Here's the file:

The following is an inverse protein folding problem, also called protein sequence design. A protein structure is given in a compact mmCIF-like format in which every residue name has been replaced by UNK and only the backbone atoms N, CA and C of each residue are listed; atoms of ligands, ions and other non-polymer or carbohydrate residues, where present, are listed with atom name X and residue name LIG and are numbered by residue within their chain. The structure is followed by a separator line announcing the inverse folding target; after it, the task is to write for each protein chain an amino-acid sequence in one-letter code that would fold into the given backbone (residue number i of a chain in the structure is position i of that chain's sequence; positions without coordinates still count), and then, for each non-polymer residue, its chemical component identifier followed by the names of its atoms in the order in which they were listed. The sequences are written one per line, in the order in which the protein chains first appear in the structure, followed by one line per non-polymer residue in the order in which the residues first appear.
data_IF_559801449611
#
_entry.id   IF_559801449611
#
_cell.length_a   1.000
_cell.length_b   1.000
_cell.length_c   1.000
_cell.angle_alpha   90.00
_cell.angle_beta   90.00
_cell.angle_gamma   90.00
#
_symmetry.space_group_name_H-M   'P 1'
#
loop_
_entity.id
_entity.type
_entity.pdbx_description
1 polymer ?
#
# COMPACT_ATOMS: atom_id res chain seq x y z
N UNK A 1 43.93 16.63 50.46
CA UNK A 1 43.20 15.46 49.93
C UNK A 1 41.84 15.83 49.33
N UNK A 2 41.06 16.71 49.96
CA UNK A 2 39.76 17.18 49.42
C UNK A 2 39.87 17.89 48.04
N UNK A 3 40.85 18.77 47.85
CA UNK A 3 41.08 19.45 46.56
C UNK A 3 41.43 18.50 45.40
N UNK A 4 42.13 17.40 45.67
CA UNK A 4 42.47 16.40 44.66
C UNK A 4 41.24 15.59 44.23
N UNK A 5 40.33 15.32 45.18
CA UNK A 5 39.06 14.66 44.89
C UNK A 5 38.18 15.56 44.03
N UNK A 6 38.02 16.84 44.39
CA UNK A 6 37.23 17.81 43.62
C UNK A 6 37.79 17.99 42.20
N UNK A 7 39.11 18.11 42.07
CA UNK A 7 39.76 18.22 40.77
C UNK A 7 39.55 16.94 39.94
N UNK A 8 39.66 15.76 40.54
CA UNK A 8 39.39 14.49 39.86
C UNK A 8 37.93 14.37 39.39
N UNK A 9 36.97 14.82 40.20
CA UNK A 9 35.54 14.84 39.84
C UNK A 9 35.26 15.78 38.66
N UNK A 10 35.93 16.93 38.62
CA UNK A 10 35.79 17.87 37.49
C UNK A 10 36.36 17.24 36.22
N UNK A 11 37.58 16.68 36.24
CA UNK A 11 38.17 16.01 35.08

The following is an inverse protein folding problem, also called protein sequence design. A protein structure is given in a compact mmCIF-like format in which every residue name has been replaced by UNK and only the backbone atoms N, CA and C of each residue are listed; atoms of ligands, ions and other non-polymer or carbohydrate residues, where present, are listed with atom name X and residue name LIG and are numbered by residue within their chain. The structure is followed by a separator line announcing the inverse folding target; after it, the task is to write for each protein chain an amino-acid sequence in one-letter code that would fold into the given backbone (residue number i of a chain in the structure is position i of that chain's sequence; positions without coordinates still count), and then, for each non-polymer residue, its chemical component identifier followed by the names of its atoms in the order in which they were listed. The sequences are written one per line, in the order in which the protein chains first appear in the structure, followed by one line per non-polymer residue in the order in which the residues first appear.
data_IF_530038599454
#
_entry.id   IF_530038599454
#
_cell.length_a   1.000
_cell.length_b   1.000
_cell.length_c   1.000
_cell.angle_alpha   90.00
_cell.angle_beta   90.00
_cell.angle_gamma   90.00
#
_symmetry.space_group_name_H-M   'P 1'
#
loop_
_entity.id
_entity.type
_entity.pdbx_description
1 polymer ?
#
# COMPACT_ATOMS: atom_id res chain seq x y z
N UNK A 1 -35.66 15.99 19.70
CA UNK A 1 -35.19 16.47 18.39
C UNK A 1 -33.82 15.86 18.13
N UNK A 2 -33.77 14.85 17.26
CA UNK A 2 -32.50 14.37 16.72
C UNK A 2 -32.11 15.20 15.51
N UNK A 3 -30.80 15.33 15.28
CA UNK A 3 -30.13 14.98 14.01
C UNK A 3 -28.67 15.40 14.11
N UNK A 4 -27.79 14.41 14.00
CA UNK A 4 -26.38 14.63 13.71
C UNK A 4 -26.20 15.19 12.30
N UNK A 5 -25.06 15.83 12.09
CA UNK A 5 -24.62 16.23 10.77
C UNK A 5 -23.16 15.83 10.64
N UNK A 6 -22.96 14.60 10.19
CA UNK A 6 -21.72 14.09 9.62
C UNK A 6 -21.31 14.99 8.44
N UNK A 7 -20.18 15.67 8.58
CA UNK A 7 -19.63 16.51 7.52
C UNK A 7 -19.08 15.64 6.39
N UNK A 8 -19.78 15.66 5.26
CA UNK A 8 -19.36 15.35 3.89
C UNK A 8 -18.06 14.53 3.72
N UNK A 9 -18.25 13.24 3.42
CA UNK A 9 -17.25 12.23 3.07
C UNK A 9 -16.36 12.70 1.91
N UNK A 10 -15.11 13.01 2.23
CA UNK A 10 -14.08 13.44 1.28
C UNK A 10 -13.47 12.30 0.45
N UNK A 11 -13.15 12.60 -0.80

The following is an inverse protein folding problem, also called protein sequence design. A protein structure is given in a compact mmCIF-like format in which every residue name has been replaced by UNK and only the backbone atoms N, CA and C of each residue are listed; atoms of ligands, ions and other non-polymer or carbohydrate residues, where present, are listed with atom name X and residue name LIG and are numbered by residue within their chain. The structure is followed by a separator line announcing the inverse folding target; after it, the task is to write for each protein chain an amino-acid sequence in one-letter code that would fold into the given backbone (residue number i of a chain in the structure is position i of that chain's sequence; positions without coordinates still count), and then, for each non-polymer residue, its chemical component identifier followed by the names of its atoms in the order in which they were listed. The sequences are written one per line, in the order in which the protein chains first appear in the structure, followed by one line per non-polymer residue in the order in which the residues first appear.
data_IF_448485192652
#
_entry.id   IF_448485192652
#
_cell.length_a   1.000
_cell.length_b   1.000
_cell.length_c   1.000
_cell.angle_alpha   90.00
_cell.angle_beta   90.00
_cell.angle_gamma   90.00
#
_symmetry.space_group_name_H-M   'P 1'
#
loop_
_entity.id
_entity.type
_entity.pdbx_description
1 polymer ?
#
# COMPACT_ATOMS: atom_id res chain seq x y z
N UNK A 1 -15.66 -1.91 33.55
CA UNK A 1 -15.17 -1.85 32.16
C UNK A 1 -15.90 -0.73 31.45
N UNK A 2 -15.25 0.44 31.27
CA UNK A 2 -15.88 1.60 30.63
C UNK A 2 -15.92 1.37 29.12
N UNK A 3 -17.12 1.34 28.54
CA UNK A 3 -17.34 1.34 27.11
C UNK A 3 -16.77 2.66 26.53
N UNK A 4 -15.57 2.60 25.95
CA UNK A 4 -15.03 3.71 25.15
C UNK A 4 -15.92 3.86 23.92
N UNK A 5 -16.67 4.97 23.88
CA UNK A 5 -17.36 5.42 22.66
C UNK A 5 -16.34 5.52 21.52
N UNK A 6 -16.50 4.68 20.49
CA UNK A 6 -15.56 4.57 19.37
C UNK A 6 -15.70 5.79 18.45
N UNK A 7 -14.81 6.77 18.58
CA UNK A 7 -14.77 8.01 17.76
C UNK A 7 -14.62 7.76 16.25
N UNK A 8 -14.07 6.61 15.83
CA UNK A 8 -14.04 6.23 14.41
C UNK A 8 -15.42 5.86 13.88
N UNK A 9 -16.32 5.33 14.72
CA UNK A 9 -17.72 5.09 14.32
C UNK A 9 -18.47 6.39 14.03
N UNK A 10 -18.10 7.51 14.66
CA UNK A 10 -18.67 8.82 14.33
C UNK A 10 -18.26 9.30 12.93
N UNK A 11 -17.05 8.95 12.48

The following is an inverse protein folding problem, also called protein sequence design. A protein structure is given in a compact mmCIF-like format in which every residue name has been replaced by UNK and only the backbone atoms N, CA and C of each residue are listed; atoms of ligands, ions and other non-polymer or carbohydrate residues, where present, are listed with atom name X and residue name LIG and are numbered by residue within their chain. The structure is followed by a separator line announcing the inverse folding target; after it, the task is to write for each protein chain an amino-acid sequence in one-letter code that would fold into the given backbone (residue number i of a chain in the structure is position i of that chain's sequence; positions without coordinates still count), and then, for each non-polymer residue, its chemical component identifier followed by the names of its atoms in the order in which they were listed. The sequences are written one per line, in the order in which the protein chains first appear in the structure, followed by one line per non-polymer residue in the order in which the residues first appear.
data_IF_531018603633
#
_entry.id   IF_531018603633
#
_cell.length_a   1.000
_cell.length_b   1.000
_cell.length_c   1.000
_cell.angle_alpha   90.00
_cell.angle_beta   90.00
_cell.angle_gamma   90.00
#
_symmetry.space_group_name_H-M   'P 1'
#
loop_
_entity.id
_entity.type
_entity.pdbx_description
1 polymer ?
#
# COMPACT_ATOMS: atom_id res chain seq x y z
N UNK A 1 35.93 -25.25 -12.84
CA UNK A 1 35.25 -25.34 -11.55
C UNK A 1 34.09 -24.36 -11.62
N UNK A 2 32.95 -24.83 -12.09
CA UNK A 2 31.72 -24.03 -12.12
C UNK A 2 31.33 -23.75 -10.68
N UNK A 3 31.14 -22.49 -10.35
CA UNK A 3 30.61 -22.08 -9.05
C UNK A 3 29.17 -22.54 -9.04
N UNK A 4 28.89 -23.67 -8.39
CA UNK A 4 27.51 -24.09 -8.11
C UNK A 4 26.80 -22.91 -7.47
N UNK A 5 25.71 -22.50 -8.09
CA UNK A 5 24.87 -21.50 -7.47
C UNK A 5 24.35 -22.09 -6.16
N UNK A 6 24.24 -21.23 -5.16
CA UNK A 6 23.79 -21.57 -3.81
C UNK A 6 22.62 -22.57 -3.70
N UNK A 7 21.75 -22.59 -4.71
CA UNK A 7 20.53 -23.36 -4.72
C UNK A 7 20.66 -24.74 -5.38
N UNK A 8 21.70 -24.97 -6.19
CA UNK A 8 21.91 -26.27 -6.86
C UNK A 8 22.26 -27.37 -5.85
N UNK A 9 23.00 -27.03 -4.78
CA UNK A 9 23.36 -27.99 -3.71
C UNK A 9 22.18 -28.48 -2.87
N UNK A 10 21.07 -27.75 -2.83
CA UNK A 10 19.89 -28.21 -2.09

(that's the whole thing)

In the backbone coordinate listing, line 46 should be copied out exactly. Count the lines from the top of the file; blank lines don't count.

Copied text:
N UNK A 9 36.97 14.82 40.20